Roberto Fonseca is one of the most extraordinary, charismatic young pianists to explode from Cuba in recent times. He wowed audiences as a member of Buena Vista Social Club ®, co-produced Ibrahim Ferrer’s last album with Nick Gold, and his two most recent albums “Zamazu” and ‘Akokan” have received global acclaim. He takes a rich mélange of idioms from Cuban to Yoruba and jazz and he creates a mix uniquely his own.
Recognition for his considerable talent has spread far and wide, and if there is another level to rise to, it would be to greatness. However, Fonseca fights shy of any attention that distracts from his music. A deeply spiritual person, who just happens to express himself through his art, he prefers to defer to the mysterious and invisible force that compels him to make music.
An explosive pianist, Fonseca brings the lyricism of Herbie Hancock and the drive of McCoy Tyner to his music in intimate collusion with his superbly flexible and responsive band.
Born in 1975 (Havana) into a musical family, Roberto Fonseca – despite having been described in many different ways (“the most promising and important talent in Cuban music”, “A true revelation who stands out among pianists of his generation”) – remains faithful to the wish he has had since the beginning of his career: I want my music to reach people who don’t know me, and I dream of one day becoming a point of reference for my audience…”
He started studying piano at the age of 8, though his initial passion was percussion. This interest from such an early age would clearly influence his trademark “percussive” piano-playing style. His first “job” was as the drummer for a band doing covers of Beatles songs “We used to listen to Beatles music on the radio, with my mother, and it was something that marked me – I played the drums as though I were one of them, I loved it”. At the age of 14, he created his first compositions, drawing inspiration from the Afro-Cuban genre, “At school we used to regard American Jazz as a point of reference; I felt that my music would be a fusion of both genres … I liked lots of Jazz musicians, such as Herbie Hancock and Keith Jarrett, but also old American Funk and Soul classics”.
His appearance as a pianist, aged just 15, was a revelation at Havana’s “Jazz Plaza” International Festival; he completed his academic training as both pianist and teacher. After this, his desire to improve and learn further led him to take a degree in Musical Composition at the “Instituto Superior de Arte “(ISA).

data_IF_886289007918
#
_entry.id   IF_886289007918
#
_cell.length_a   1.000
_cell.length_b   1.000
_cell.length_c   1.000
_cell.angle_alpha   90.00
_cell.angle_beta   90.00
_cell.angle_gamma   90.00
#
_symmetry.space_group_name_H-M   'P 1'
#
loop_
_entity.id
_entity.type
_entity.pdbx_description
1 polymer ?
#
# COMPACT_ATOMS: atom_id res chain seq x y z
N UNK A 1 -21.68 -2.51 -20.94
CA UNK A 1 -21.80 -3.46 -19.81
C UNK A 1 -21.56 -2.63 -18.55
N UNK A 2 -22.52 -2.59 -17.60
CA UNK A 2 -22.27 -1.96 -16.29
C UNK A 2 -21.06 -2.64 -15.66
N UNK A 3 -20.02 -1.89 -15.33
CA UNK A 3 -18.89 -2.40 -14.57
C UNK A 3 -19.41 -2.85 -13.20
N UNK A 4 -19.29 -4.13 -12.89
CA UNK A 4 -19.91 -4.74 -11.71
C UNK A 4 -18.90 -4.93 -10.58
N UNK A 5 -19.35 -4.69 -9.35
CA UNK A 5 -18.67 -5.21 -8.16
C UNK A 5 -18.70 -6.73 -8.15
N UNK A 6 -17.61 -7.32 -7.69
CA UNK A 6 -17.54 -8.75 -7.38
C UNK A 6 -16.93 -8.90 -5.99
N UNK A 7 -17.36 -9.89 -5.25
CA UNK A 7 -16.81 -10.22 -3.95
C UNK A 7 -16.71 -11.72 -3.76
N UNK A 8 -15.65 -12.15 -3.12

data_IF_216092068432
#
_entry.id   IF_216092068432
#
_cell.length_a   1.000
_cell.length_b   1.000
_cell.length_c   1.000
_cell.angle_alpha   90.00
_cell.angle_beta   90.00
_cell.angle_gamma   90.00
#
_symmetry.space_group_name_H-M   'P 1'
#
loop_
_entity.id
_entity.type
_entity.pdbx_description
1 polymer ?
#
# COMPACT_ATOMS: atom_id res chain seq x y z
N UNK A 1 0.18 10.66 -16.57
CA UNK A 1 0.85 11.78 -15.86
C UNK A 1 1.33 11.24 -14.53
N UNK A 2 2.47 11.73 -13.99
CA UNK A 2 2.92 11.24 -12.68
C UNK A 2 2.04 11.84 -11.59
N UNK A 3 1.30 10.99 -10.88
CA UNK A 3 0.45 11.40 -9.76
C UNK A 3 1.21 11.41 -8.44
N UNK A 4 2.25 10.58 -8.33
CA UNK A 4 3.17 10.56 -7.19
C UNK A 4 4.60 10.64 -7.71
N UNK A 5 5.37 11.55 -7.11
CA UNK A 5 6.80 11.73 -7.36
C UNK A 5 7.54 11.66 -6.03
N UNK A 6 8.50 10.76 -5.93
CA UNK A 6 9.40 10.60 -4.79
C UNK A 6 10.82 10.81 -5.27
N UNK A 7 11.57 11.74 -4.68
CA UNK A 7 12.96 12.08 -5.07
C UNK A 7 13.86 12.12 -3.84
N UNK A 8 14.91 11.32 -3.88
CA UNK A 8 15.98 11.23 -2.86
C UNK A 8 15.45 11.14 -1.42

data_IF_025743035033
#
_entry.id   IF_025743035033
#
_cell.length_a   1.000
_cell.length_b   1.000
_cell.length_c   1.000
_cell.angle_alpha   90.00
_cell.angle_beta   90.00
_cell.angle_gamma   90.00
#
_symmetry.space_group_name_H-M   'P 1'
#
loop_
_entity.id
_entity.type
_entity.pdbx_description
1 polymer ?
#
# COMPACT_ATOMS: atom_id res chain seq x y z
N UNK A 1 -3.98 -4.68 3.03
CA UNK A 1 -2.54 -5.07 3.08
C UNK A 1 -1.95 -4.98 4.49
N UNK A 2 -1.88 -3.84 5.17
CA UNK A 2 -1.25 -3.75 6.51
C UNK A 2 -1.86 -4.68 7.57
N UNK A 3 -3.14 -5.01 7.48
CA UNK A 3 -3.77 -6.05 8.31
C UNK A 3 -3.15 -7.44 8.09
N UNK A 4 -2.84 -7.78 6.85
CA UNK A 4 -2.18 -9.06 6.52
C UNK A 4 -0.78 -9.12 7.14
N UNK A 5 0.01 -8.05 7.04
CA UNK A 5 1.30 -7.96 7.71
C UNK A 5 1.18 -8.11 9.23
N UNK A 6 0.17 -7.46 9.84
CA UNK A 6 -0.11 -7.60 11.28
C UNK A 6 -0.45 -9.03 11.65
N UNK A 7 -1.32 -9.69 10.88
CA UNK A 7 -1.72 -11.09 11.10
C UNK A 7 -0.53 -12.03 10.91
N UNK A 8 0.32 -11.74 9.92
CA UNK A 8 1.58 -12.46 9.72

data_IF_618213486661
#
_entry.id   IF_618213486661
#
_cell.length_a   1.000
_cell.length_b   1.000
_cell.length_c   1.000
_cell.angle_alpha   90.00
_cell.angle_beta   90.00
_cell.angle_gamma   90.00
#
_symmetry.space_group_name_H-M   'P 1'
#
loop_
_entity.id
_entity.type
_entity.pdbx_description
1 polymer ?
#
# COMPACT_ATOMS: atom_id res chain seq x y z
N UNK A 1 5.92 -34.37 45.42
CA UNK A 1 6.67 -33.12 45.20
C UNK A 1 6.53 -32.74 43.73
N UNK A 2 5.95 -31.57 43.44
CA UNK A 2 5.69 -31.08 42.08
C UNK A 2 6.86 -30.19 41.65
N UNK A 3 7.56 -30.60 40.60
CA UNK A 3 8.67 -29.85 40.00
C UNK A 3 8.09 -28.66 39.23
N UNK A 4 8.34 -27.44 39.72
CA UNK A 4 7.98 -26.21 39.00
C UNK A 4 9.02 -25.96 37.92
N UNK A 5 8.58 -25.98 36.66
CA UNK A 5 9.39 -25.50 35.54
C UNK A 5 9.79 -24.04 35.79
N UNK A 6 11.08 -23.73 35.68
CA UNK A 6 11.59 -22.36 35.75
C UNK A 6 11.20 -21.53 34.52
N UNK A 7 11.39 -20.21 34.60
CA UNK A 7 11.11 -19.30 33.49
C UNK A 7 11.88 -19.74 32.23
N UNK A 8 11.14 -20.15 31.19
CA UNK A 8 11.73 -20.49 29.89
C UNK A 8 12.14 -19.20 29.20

At the age of 21, guided by the need to fuse his music with other styles, he embarked on a tour across Italy with singer Augusto Enriquez, which included performances on the state TV channel, RAI, “it was musically different, and made me realise even more that I always needed to search for my own path.”
And his path would cross, one year later, with saxophonist Javier Zalba (Irakere, Cubanismo), with whom he formed the group “Temperamento”. This was the beginning of a 9-year journey which would culminate in the work he is now releasing, called “ZAMAZU”.
In a year of intense creativity, he recorded and produced his first album “En el Comienzo”, which won the award for best Jazz album at the Cubadisco´99 festival ; he co-produced, arranged and played on Augusto Enriquez’s album, “Cuando Yo Sea Grande”, and recorded his first solo album “Tiene Que Ver” which he released in 1999, receiving an award in the popular Cuban music category of the Trimalca competition, organised by UNESCO.
His second solo work was quick to be released, and in 2000 he presented “No Limit”, recorded and produced by Roberto for Japanese record label JVC. The same year he composed the soundtrack for the film “Black”, by French director P. Maraval, and produced the record “Un montón de cosas” for the Hip-Hop group Obsesión.
“Those two years were really intense; I needed to express all the creativity that was inside me; I didn’t really know wh ere it was all driving me to, because each idea I had led to a thousand others“
Roberto’s life changed with the start of the 21st Century, not only because he released his third album, “Elengo", but also because his career took an unexpected turn. “I went to the EGREM studios to record Angá Díaz’s album, invited by him, and when I got there I saw many people who were legends to me …, Rubén González, Cachaíto López, Guajiro Mirabal…… in two months my whole life changed”
Shortly afterwards, he was invited to be support pianist to the great maestro Rubén González, as part of the renowned Orquesta de Ibrahim Ferrer and that same year he joined the management company “Montuno” “My God, sharing the stage every night with Rubén González was a real dream; I’d just stay there, staring at him play for hours”.